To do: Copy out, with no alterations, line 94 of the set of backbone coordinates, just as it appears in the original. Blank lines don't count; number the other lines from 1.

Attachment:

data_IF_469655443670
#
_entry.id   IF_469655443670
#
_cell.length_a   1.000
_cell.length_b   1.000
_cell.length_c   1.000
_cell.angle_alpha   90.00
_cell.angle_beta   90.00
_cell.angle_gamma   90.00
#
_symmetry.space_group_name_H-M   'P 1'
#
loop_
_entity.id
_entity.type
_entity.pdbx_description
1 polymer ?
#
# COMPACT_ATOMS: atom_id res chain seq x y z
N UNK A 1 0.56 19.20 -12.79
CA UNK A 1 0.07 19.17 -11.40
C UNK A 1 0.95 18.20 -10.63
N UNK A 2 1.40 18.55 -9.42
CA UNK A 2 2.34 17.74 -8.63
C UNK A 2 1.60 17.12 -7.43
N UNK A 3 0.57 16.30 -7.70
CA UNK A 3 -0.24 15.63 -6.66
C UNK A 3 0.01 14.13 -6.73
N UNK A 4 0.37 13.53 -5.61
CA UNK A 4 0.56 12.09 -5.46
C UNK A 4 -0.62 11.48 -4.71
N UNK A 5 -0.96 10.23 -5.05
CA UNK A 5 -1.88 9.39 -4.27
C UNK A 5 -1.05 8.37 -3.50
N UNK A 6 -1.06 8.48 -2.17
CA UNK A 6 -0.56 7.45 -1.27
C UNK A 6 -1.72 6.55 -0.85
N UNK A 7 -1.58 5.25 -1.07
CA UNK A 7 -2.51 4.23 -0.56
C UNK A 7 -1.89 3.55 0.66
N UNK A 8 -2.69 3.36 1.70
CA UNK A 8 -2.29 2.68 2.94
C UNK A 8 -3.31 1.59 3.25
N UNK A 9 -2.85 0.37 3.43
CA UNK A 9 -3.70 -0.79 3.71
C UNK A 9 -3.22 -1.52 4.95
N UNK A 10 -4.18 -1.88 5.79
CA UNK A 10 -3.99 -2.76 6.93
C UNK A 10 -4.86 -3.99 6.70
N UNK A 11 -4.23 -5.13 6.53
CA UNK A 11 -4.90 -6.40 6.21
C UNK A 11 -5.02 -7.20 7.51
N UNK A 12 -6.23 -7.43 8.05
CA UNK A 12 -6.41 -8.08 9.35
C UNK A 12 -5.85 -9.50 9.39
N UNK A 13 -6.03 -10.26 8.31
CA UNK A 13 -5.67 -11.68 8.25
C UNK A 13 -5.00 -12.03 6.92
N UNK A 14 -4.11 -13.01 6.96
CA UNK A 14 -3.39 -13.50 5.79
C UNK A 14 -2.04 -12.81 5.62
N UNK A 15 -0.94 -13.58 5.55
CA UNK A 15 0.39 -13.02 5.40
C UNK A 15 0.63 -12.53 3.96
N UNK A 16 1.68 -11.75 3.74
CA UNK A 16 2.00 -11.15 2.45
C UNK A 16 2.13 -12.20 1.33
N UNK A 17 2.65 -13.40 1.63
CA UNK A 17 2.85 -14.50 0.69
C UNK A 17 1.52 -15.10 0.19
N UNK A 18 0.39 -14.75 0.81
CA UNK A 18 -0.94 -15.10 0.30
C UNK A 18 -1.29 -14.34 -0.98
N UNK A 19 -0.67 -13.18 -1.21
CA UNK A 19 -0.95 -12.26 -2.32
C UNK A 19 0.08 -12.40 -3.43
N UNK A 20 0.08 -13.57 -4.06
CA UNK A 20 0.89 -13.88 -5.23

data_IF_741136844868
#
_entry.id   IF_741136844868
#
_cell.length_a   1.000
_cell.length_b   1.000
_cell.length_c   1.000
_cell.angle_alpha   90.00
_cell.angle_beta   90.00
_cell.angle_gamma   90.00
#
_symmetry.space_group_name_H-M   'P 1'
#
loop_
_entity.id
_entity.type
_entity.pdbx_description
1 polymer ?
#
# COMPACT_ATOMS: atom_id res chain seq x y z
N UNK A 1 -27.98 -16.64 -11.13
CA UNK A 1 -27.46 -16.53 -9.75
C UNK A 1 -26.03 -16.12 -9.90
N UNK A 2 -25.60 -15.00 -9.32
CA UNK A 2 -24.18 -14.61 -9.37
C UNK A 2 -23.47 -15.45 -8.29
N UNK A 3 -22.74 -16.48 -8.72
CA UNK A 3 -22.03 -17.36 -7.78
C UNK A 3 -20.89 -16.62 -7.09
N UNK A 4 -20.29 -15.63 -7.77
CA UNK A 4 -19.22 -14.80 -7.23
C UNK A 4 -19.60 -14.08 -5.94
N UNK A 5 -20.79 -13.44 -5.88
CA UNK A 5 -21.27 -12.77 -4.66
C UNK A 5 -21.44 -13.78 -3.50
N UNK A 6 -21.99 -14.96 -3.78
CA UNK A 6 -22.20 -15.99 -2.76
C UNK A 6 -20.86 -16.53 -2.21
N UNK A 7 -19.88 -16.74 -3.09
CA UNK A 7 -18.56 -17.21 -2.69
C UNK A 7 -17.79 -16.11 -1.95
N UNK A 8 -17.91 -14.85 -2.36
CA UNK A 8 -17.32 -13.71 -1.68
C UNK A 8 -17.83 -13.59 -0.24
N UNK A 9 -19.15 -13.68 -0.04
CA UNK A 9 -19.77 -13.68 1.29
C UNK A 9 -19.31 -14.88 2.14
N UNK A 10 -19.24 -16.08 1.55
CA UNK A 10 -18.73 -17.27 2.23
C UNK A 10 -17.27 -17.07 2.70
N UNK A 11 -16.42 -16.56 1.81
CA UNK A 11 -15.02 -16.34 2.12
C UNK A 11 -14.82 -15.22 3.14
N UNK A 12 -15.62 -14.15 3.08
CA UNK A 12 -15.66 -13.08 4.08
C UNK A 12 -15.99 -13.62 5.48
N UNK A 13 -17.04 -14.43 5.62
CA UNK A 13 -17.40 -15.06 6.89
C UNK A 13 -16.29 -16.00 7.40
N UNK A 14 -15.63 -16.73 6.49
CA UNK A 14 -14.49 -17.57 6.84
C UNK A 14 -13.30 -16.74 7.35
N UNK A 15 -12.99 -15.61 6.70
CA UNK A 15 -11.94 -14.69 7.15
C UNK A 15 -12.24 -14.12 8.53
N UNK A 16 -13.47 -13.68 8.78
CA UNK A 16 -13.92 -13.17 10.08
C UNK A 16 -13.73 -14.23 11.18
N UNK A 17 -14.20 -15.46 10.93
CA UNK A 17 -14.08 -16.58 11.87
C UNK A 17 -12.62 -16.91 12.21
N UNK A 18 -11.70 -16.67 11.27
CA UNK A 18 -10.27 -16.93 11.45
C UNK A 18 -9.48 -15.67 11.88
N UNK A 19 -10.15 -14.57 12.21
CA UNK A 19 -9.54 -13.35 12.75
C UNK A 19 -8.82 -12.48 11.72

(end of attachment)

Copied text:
_entity.id